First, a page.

1. I’d have to disagree on the BMW recalls. Subscribe to Motorcycle Consumer News. They list all recalls for the month. BMW is mentioned very infrequently.

      I do ride a BMW…as do many of my friends. Mostly GS’s and K bikes. Problems are nil. And we ride about 10,000 miles or more a year. Mine is 10 years old….still no issues. I’ve also owned all four Japanese brands of bikes.
      Reliability and maintenance schedules were similar. A major issue with my Concours, Suzuki and Yamaha.

      What I will say…BMW dealer maintenance has become quite pricey in the last 3 or so years.

      If you read the Consumer Report article carefully…most issues for all brands were with the fully loaded bikes…large tourers? And in turn…the average repair bill was under $200.

      1. Although I would note call any of the 3 BMW’s that I have owned “unreliable”, I will say that I have spent about $5K in repairs on the post 1980 (1996 R1100RS & 2002 R1150GS) models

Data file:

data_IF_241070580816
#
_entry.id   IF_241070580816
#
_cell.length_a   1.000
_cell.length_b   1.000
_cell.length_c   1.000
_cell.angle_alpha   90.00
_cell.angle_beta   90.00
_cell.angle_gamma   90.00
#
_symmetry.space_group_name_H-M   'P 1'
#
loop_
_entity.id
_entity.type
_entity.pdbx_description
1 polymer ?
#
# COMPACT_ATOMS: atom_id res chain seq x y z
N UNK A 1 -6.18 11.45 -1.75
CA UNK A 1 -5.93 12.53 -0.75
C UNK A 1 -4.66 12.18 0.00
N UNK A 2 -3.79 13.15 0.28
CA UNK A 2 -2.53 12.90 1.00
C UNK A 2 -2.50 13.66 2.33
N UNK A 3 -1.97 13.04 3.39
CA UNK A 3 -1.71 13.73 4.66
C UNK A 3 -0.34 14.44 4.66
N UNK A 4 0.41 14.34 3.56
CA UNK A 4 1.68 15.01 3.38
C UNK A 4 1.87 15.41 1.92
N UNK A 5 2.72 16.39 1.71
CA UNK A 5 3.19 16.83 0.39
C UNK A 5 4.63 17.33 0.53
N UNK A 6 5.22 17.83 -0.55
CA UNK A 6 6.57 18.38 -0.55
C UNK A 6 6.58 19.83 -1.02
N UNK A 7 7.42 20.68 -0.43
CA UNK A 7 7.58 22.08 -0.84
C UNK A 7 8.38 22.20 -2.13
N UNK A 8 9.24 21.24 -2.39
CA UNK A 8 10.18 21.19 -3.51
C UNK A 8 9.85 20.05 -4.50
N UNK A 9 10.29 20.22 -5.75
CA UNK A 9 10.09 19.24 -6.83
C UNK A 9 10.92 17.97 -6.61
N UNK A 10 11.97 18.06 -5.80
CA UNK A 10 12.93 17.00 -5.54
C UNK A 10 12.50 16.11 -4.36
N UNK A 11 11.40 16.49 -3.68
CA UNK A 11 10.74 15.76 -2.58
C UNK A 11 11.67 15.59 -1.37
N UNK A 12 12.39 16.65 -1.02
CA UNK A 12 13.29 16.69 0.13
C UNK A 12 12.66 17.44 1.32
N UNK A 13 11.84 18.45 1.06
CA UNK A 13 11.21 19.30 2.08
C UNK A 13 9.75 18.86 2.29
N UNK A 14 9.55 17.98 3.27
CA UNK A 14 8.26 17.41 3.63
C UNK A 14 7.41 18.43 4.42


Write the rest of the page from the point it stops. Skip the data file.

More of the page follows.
due to Transmission (1996) & Driveline (2002) failures. Compared to the 1982 R100RT that my father purchased new for our trip from PA to TX (now in my garage), that has only ever needed it’s rear shock replaced.
        I will say that… they do build good bikes (to ride), but cost of long term ownership is just too high for me. I have several friends that have traded their BMW’s after similar experience as the newer models are more complex.
        That said, realizing that is the price of progress, I would have to Agree with MotoRain that those “Airhead” bike of years gone buy and the rock solid reliability that came with them, are not what is offered in showrooms today.

        Personally, I wish BMW would focus more on solid “old school” engineering rather than “planned obsolescence” and “marketing hype” so common today.
        Not likely I know, but just my opinion.
        After all, to offer the “Ultimate Riding Machine” you must offer more than you’re competition.

        So in the meantime, I will spend my hard earned disposable income in other directions !

Leave a Reply

Your email address will not be published. Required fields are marked *